But precisely such an overreach of suspicion has in recent years become the driving force of our federal budget. The price we pay for that, both financially and psychologically, is that we increasingly live and agree to live in what has come to be called “the surveillance state.” Think of all the pay checks, all the personal and institutional ambitions that depend upon us feeling afraid. It’s not just The National Security Agency or The Central Intelligence Agency or The Federal Bureau Of Investigation; it’s all those other intelligence units in the military, in local police departments, and the massive spread into private industry of profits made from intelligence work. They all drink at the well of fear, and the rest of us pay the price for that. The money that should be going into our schools, the money that should be repairing our old and broken infrastructure, the money that should go into developing sustainable sources of energy, and the money that could and should be used to end the practice of sending out our college graduates as indentured servants—all that money instead disappears into the endless and ill-defined land called fear.
There’s worse. Just like J. Edgar Hoover our new national protectors ask us that we ask them no questions, that we let them do their work behind the closed doors of secrecy. What We The People need today is what we needed back in the 1960s and 1970s, we need a national debate about the uses and abuses of government intrusion into our private lives. How many protectors do we really need and at what cost? But for that debate to happen we need the information that was denied to us until Mr. Snowden took up the watch armed with his flash drive. Without his blowing the whistle there would be no debate today about The NSA or The CIA; there would be instead the silence of sleeping citizens.
The fifth lesson I learned from breaking the law is the way anger can overcome cynicism and create community, especially the anger that is called hope.
The 1960s was a time of hope. It was the last time our national agenda was ordered by hope. But the 1960s was also a time of anger—anger at the way things were. There are two, very different kinds of anger. One is sloppy anger. Sloppy anger does not attack the source of injury; it just ventilates. Sloppy anger targets those that lack power, not those that have power. But there is a different kind of anger. It is righteous anger. Righteous anger is patient; it takes its time to discover and name the actual source of injury. Righteous anger is persistent because it is driven by hope.
The 1960s was the last time We The People looked with hope to government to solve our problems. It was to Washington that we took our anger and our hope. We rode the buses and trains to Washington. We took to the streets in Washington. We carried our signs and sang our songs in Washington. Now here we are more than 40 years later, and as a nation we are once again locked in a battle between cynicism and hope.
Most of us are classroom teachers. I don’t know about you, but my students are angry. They are angry that the so-called “recovery” is a recovery of Wall Street that leaves Main Street behind. They are angry that the old white guys who run things in our country turn their backs on a sustainable future. After all, it is their future, not the old fat cats who soon will be dead. And they are angry that their vote is getting drowned in a sea of money, our democracy rapidly becoming a plutocracy. But the best and the brightest of my students are not just angry. They are also flirting with despair.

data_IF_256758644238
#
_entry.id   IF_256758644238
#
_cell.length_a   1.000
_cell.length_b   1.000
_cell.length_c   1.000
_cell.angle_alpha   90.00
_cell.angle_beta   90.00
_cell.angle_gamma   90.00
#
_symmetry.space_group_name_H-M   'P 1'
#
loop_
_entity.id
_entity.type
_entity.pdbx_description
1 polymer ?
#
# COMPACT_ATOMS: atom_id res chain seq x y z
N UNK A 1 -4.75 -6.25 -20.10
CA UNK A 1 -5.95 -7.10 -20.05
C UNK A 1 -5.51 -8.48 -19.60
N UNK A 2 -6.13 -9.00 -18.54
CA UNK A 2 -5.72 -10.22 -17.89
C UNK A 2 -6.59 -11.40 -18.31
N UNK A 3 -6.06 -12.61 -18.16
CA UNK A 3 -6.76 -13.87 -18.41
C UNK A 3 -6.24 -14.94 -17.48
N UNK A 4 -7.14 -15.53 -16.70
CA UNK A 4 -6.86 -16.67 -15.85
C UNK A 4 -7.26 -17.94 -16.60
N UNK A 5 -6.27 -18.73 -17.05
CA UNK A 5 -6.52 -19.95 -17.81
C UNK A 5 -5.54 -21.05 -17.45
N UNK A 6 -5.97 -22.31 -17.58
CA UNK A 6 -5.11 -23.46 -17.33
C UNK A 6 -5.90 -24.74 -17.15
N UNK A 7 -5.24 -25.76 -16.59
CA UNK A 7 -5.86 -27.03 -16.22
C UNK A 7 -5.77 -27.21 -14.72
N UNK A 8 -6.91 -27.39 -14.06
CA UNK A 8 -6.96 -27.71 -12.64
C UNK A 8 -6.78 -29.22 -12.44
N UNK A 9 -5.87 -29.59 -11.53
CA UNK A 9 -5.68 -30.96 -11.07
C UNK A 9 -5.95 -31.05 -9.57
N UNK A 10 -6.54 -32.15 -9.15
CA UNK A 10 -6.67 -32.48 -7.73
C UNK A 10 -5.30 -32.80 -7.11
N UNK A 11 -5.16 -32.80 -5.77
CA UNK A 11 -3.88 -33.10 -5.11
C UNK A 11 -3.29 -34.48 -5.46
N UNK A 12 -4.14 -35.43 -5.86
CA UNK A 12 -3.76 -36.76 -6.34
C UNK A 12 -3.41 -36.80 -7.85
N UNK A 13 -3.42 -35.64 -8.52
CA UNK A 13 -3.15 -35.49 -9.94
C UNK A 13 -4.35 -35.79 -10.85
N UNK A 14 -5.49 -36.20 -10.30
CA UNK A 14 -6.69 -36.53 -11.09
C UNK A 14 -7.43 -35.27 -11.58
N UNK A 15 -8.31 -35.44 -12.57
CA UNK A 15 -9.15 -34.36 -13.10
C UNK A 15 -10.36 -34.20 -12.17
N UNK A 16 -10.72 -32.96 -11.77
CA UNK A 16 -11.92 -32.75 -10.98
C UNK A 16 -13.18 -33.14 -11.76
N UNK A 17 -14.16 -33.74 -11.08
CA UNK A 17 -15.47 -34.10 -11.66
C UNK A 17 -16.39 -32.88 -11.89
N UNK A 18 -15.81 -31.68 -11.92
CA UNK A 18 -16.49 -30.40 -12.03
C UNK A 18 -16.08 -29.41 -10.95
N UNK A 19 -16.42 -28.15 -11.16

It is an interesting time to be a teacher of ethics as your students teeter between despair and hope. How do we help them preserve their conscience and continue to bring strong expectations to themselves and to our country? Here is what I’ve learned. You ask them to consider the past. A future of fundamental change has always seemed impossible. Who, for example, in 1959 would have predicted that the 1960s were about to happen? Significant change, precisely because it is significant always seems impossible, until in retrospect it appears inevitable. We learned, those many years ago, the truth about power and possibility, that there is always possibility beyond the reach of power to control. We learned that persistent resistance can “make a way where there is no way.”
That happened in this nation in the 1960s and it can happen again in the new millennium. Our students, the best and the brightest are furious. And they are not alone. Take, for example, what happened with the Occupy Movement. Starting in New York City it spread via the social media around the world within a week. Such is the anger and momentum out there just waiting for a spark to ignite it.
It is an interesting time to be saddled with the responsibility of mentoring the conscience of the young. Why? Because it tests the very meaning of our own lives as teachers. And that is good. It provokes us and keeps us alive, still hungry and unsatisfied.
Let me conclude with this final reflection. We will always need whistleblowers, in government, in corporations—wherever there is concentrated power, there we will need whistleblowers. Why? Because it is the nature of power and the privileges that power brings to perpetuate itself. And how better to do that than to sequester the most important decisions behind closed doors—away from the scrutiny of rivals or of critics. Power is always most powerful when it is not seen as an arbitrary imposition, but rather just the way things are. Into that silence a voice of dissent must arise—as it did with the Citizens’ Commission in 1971, as it did with Snowden in 2013, as it will have to happen again and again in years to come. As Christian Social Ethicists, we need to prepare our students, some of them at least, to be that voice speaking out of the silence against that silence, to become whistleblowers exposing the secrets of power and interests to public scrutiny and debate. It is the voice the people need to hear and power cannot silence.
In conclusion, these then are the five lessons I learned by breaking the law. I learned that:
1) Law is not to be trusted without interrogating its complicity with power.
2) Identity is morally problematic for those enjoying gender, racial or class privilege.
3) A nation that permits itself to be governed by fear will become a poorly governed nation.
4) The arrogance of power will undo its plans for the future when met with persistent resistance. And finally…
5) The anger called hope can overcome despair, create a community of resistance and build a future that seemed impossible.
What did I learn? I learned how to be a better teacher of Christian Social Ethics. By breaking the law I got a second education, one I was not supposed to get, an education I got and, given my social class origin, could only get starting in jail. It was the classroom I needed, and I found it in Little Rock.
Editor’s Note: This lecture, given to the Society of Christian Ethics on January 10, 2015, is reprinted with the permission of the author.